LiU Researcher Stresses the Importance of Trust in AI

Artificial intelligence (AI) in daily life is progressing, and several scientists feel that what one has witnessed up to now is just the beginning. However, AI has to be trustworthy in all circumstances.

Fredrik Heintz, professor of artificial intelligence at LiU, and coordinator of the TAILOR project. Image Credit: Anna Nilsen.

Linköping University (LiU) is coordinating TAILOR, an EU project that has prepared a research-based roadmap meant to direct research funding organizations and decision-makers toward reliable AI of the future.

The development of artificial intelligence is in its infancy. When we look back at what we are doing today in 50 years, we will find it pretty primitive. In other words, most of the field remains to be discovered. That’s why it’s important to lay the foundation of trustworthy AI now.

Fredrik Heintz, TAILOR Project Coordinator and Professor, Artificial Intelligence, Linköping University

TAILOR is one of six research systems put together by the EU to reinforce research capacity and engineer futuristic AI.

The basis of trustworthy AI is being built by TAILOR, by preparing a framework, guidelines, and a specification of the requirements of the AI researchers at large. The abbreviation “TAILOR” refers to the foundations of Trustworthy AI—integrating, learning, optimization, and reasoning.

Three Criteria

The roadmap currently delivered by TAILOR is the primary step toward standardization, where the notion is that decision-makers and research-sponsoring organizations can gain an understanding of what is essential to form trustworthy AI. Fredrik Heintz believes that it is a prudent idea to illustrate that several research issues have to be solved before this can be realized.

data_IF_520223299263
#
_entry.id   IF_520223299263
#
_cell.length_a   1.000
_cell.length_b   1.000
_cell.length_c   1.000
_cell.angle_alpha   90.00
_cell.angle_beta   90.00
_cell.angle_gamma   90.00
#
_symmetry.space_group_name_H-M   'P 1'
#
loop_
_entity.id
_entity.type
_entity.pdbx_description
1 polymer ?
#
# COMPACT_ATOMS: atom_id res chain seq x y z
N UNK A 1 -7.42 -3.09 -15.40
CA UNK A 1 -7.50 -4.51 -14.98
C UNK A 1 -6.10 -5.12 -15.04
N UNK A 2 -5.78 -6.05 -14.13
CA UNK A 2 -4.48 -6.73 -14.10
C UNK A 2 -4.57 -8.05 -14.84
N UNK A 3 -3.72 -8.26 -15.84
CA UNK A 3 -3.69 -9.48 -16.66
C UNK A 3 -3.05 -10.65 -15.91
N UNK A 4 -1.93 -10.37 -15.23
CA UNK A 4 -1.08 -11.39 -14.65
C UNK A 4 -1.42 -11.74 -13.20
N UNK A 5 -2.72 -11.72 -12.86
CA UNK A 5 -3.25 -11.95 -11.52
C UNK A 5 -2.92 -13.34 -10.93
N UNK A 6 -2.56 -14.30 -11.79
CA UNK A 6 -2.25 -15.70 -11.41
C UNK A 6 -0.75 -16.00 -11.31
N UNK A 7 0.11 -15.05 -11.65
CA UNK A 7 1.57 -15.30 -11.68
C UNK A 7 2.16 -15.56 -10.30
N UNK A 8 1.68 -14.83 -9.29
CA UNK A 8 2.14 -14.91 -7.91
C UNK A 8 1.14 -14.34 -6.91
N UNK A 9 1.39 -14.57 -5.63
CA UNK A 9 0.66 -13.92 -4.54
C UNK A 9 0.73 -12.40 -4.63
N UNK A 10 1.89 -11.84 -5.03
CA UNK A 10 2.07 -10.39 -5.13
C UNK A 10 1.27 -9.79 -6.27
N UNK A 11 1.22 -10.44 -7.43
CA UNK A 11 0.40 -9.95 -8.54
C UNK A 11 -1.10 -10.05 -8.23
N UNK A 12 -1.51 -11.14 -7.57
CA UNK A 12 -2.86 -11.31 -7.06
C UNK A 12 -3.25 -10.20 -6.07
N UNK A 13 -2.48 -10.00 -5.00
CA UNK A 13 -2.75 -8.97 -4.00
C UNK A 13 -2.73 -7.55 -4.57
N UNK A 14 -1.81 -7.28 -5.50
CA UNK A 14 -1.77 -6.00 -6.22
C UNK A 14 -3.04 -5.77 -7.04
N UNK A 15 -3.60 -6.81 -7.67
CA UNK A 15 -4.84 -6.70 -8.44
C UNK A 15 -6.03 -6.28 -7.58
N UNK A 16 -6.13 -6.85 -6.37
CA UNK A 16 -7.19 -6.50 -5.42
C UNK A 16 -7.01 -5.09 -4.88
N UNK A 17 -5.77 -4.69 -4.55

The scientists prepared three criteria for trustworthy AI: it has to follow laws and regulations, fulfill numerous ethical principles, and its execution has to be safe and robust. Fredrik Heintz emphasizes that these criteria pose huge challenges, particularly the execution of ethical principles.

Take Justice, for example. Does this mean an equal distribution of resources or that all actors receive the resources needed to bring them all to the same level? We are facing major long-term questions, and it will take time before they are answered. Remember—the definition of justice has been debated by philosophers and scholars for hundreds of years.

Fredrik Heintz, TAILOR Project Coordinator and Professor, Artificial Intelligence, Linköping University


The project will concentrate on large, all-inclusive research questions and try to discover standards that all who create AI can embrace. But Fredrik Heintz is sure that we can only realize this if regular research into AI is given importance.

People often regard AI as a technology issue, but what's really important is whether we gain societal benefit from it. If we are to obtain AI that can be trusted and that functions well in society, we must make sure that it is centered on people,” explains Fredrik Heintz.

A number of the legal proposals within the EU and its member states are prepared by legal experts. However, Fredrik Heintz believes that there is a dearth of expert knowledge within AI, which is an issue.

Legislation and standards must be based on knowledge. This is where we researchers can contribute, providing information about the current forefront of research, and making well-grounded decisions possible. It’s important that experts have the opportunity to influence questions of this type.

Fredrik Heintz, TAILOR Project Coordinator and Professor, Artificial Intelligence, Linköping University

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